“There’s this sadness that I can’t do things that I normally would want, that make me happy. I get upset that I should be able to feel emotions to the people I care about. But I can’t. And then a lot of my feelings are centered around feeling ashamed or embarrassed.” Joseph E.
Depression and anxiety are distinct conditions, but can also feel like two sides of the same coin. It’s common for depression and anxiety to occur together – about 60% of people who have one of them also have the other.
It’s not surprising why – feelings of anxiety and fear can cause us to withdraw, to stop doing things we enjoy, to feel less connected to people we care about, and to feel ashamed. Having depression can cause us to worry more about what the future holds. These two conditions can create a self-sustaining negative cycle that is hard to break out of.
It’s important to understand the details of depression and anxiety, as well as how they work together, in order to make sure you’re getting the right help.
What is Anxiety?
Anxiety is a natural reaction to stress or the anticipation of stress. It’s often talked about in terms of the flight or fight response, our body’s natural reaction to gearing up for something stressful. Having an impending job interview or an important presentation coming up make many people nervous or uncomfortable. But an anxiety disorder is different. An anxiety disorder is often diagnosed when these types of feelings are extreme or last for many months.
According to the National Institute of Mental Health, anxiety disorders affect 18 percent of the adult U.S. population – over 40 million Americans. That makes anxiety the most common psychiatric diagnosis.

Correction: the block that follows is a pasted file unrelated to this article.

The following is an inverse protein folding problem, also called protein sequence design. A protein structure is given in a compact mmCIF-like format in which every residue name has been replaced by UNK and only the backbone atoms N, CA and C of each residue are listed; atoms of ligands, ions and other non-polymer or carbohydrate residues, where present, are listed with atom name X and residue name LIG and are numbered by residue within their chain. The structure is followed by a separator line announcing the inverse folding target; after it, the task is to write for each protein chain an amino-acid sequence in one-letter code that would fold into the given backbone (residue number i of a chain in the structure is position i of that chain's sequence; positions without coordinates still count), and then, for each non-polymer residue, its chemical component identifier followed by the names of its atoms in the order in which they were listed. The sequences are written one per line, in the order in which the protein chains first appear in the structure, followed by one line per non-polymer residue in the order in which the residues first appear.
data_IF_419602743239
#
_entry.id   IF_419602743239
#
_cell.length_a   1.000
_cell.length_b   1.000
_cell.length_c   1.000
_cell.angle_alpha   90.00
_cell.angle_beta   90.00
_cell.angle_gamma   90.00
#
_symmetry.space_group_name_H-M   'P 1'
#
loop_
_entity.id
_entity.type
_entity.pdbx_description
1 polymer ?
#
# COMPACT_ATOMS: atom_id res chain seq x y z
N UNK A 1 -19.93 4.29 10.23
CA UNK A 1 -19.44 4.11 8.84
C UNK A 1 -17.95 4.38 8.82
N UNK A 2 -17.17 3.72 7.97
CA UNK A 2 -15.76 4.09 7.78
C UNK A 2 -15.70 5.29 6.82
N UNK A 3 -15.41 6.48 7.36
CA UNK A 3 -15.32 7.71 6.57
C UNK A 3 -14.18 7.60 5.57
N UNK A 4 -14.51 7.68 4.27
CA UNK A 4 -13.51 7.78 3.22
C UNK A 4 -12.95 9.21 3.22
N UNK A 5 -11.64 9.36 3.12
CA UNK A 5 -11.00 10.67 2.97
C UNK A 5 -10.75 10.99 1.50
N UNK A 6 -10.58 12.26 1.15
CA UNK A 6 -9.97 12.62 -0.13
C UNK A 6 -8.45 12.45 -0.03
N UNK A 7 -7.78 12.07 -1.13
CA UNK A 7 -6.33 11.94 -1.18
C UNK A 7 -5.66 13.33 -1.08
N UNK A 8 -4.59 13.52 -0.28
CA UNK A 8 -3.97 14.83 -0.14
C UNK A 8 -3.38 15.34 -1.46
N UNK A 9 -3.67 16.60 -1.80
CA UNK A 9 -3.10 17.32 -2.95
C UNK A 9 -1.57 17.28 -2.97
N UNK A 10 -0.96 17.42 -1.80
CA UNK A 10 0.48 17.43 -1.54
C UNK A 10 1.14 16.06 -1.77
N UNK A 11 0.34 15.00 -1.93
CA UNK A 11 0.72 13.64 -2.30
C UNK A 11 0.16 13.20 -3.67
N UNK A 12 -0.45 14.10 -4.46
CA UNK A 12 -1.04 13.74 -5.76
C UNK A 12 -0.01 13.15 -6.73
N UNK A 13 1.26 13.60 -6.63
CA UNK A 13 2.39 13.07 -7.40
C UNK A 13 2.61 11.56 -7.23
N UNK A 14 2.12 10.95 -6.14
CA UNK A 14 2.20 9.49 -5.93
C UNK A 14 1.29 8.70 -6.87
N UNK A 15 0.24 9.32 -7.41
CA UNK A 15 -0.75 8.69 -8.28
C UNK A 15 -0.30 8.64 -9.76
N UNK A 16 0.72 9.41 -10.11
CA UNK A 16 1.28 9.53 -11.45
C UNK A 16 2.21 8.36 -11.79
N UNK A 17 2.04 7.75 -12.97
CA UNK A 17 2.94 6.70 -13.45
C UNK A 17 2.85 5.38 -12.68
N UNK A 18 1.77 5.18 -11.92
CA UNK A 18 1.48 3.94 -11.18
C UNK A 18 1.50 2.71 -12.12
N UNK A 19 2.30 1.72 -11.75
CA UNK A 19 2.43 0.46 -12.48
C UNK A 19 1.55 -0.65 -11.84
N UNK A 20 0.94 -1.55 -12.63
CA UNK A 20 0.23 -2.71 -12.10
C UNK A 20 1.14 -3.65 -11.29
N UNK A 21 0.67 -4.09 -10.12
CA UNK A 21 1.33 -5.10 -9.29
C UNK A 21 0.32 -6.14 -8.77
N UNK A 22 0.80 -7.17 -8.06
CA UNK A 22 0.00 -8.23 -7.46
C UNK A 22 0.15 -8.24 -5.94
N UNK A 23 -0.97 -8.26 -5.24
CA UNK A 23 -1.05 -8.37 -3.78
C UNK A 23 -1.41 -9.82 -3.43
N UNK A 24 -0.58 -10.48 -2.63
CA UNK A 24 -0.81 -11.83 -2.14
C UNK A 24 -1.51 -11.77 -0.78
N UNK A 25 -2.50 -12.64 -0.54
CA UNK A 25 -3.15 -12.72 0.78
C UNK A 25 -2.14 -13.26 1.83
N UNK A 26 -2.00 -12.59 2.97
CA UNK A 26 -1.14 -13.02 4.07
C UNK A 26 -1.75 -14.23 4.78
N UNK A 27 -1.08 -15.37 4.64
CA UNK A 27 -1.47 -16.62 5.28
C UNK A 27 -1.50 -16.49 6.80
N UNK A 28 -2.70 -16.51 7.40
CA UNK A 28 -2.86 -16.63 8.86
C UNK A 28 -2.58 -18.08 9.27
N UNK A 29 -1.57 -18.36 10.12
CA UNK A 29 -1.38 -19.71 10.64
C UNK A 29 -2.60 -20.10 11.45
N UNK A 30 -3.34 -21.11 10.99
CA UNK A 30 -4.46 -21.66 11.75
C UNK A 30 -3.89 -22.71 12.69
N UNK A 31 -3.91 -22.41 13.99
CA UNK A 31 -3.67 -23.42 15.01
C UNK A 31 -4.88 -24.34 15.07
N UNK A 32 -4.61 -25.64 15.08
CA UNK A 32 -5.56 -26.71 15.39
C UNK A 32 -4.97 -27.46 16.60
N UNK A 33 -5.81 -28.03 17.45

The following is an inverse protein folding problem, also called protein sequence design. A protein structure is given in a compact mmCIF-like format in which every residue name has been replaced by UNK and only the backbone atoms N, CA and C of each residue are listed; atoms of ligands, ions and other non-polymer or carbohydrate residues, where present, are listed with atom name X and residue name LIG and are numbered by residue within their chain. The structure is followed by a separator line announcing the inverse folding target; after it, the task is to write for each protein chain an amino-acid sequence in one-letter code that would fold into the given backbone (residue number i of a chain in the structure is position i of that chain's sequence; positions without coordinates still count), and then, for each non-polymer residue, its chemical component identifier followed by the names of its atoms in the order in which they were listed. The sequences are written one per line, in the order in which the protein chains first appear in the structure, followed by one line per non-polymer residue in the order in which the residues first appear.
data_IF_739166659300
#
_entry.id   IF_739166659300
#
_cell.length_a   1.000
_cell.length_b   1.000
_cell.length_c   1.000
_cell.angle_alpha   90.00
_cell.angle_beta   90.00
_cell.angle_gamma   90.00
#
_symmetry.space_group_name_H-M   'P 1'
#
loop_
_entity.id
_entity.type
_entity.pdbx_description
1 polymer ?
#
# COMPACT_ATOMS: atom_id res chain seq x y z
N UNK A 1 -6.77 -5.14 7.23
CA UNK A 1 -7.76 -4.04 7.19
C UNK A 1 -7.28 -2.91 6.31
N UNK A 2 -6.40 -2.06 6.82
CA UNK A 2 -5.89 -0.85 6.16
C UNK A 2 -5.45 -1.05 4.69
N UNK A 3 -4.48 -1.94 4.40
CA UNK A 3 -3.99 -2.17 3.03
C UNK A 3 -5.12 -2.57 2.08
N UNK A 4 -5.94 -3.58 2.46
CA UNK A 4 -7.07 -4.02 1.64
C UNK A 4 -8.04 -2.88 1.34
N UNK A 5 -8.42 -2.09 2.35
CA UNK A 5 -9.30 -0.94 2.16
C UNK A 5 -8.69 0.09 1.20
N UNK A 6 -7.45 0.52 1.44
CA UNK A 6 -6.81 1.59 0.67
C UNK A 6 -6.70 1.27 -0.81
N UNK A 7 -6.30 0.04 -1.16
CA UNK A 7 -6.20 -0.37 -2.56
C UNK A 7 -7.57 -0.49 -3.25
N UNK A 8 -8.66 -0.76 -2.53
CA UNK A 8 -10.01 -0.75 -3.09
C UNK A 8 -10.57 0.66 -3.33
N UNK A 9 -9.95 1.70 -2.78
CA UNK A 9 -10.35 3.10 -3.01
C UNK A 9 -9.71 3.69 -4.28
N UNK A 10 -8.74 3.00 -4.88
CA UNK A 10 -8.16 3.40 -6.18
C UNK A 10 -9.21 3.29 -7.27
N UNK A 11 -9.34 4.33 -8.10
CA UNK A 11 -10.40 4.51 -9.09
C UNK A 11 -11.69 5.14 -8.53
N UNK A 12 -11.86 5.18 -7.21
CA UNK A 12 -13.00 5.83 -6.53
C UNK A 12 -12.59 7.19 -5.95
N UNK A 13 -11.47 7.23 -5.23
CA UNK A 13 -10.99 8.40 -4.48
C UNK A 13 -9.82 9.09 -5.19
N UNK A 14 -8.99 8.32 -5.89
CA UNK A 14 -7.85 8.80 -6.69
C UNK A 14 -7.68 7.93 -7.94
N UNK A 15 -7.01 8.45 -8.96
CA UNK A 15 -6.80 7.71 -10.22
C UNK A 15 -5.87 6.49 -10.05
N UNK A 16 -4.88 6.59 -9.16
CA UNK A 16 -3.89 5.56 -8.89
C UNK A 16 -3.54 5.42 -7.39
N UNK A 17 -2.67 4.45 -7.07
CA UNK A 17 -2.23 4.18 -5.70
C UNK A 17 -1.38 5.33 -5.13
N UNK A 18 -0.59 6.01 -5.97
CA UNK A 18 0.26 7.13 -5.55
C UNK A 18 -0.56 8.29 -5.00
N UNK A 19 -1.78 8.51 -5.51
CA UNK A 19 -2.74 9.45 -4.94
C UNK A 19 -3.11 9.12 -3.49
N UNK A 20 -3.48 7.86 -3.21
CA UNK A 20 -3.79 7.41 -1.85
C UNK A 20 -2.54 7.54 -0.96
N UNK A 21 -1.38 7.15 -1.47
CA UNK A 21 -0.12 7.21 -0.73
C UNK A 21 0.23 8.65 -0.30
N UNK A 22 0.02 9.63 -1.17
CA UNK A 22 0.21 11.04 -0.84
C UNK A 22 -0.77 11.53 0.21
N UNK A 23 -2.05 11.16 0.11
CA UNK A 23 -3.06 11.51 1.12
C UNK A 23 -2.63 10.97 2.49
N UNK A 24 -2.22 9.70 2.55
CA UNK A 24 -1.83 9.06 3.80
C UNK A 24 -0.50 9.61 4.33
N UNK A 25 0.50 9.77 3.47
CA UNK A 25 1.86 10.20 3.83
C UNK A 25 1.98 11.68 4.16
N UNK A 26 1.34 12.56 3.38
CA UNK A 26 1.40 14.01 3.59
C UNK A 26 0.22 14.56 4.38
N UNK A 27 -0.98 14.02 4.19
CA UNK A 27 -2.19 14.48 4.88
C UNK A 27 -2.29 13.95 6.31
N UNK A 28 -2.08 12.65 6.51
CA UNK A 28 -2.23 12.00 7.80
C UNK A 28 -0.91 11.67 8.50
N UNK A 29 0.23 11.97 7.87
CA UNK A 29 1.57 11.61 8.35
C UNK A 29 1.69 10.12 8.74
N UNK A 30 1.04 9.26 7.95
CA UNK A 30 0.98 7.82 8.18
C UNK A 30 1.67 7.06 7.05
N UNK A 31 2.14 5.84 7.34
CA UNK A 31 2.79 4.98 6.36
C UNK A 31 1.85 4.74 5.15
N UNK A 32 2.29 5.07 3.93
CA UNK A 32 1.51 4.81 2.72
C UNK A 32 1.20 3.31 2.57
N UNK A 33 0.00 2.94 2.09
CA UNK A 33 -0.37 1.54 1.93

In order to be diagnosed with general anxiety disorder (GAD) the American Psychiatric Association suggests a patient will have specific symptoms:
- Excessive anxiety and worry about not just one, but many issues, individuals, or events
- Difficulty in controlling the feelings of worry, often without control in shifting from one topic to another
- At least three additional symptoms from the following list:
- General restlessness
- Fatigue or the feeling of being easily tired
- Difficulty concentrating
- Trouble sleeping
- Muscle aches or soreness
Anxiety vs. worry
We all worry. Many of us worry a lot. We worry about the future and about finances. Women worry about relationships and generally worry more than men. Counter to stereotypes, older people worry less than younger people, and older people often report that their single biggest regret in life is that they spent too much time worrying.
Is worrying helpful? The answer is: “Sometimes.” Worrying typically falls into two categories.
- Productive or instructive worrying that can help us solve problems or at least take us in the right steps to solve problems
- Pathological worrying that involves worrying a lot about future negative outcomes without a problem solving approach. Pathological worriers tend to be unable to control their worrying. The lack of helpful solutions leads to more pathological worrying